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What’s New in the Treatment of Enterococcal Endocarditis?

  • Masayuki Nigo
  • Jose M. Munita
  • Cesar A. Arias
  • Barbara E. MurrayEmail author
Cardiovascular Infections (D Levine, Section Editor)
Part of the following topical collections:
  1. Topical Collection on Cardiovascular Infections

Abstract

Enterococcus spp. are among the common pathogens causing infective endocarditis (IE). Despite major medical advances and new potent antimicrobial agents, the mortality has not significantly improved for several decades. The usual lack of bactericidal activity of penicillin or ampicillin, the toxicity from the combination of penicillin plus aminoglycosides, and the increased reports of high-level resistance to aminoglycosides have led to the exploration of other regimens for treatment of Enterococcus faecalis IE. As an example, ampicillin plus ceftriaxone is now a well-recognized regimen for this organism. However, the emerging of new drug resistances in Enterococcus faecium dramatically reduces the therapeutic alternatives for this organism in IE which continues to be an immense challenge for clinicians even with the availability of newer antimicrobial agents. This article summarizes the current treatment options for enterococcal endocarditis and reviews of recent publications on the topic.

Keywords

Endocarditis Enterococcal Enterococci VRE Enterococcus 

Notes

Compliance with Ethics Guidelines

Conflict of Interest

Dr. Murray reports grants from Johnson & Johnson, grants from Cubist, grants and personal fees from Theravance, grants from Forest, personal fees and non-financial support from Rib-X, personal fees and non-financial support from Durata Therapeutics, personal fees and non-financial support from Achaogen, personal fees and non-financial support from The Medicines Co., personal fees and non-financial support from GlaxoSmithKline. Dr. Arias reports grants and consulting fees from Pfizer, grants from Forest Pharmaceuticals, grants and consulting fees from Theravance Inc., consulting fees from Novartis, consulting fees from Cubist and consulting fees from Astra Zeneca and he has served as a speaker for Pfizer, Forest Pharmaceutics, Novartis, Cubist and Astra Zeneca. Drs. Nigo and Munita have not conflicts of interest to declare.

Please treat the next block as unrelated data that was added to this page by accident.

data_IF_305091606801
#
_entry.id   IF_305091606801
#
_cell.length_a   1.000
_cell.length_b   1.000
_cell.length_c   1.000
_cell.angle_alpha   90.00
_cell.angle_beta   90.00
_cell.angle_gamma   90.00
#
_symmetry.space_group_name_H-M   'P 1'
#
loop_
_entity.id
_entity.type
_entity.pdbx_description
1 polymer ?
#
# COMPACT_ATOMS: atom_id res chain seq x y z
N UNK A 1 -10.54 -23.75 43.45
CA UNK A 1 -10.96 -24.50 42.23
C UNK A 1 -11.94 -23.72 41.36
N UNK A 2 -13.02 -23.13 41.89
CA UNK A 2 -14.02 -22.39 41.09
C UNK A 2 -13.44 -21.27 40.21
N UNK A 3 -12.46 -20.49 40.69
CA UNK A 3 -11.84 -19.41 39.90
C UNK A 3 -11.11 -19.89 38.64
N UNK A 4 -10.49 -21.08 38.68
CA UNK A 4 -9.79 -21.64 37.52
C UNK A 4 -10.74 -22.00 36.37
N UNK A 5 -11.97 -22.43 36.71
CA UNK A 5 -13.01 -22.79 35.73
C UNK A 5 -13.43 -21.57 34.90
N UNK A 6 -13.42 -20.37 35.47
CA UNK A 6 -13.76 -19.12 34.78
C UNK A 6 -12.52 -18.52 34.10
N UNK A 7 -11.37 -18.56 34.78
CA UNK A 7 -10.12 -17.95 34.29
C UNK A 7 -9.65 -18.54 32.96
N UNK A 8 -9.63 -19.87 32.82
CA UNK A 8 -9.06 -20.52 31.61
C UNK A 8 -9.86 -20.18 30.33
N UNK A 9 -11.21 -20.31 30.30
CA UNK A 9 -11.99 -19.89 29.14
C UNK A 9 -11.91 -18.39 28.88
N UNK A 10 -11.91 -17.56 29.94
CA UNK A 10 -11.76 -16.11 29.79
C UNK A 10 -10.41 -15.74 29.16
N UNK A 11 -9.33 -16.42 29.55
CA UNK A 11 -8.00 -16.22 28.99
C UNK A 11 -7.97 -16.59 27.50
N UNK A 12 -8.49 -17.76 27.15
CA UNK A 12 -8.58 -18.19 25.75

Human and Animal Rights and Informed Consent

This article does not contain any studies with human or animal subjects performed by the author.

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Copyright information

© Springer Science+Business Media New York 2014

Authors and Affiliations

  • Masayuki Nigo
    • 1
  • Jose M. Munita
    • 1
    • 4
  • Cesar A. Arias
    • 1
    • 2
    • 3
  • Barbara E. Murray
    • 1
    • 2
    • 5
    Email author
  1. 1.Division of Infectious Diseases, Department of Internal MedicineUniversity of Texas Medical School at HoustonHoustonUSA
  2. 2.Department of Microbiology and Molecular GeneticsUniversity of Texas Medical School at HoustonHoustonUSA
  3. 3.Molecular Genetics and Antimicrobial Resistance UnitUniversidad El BosqueBogotáColombia
  4. 4.Clinica Alemana de Santiago, Universidad del DesarrolloSantiagoChile
  5. 5.University of Texas Medical School at HoustonHoustonUSA

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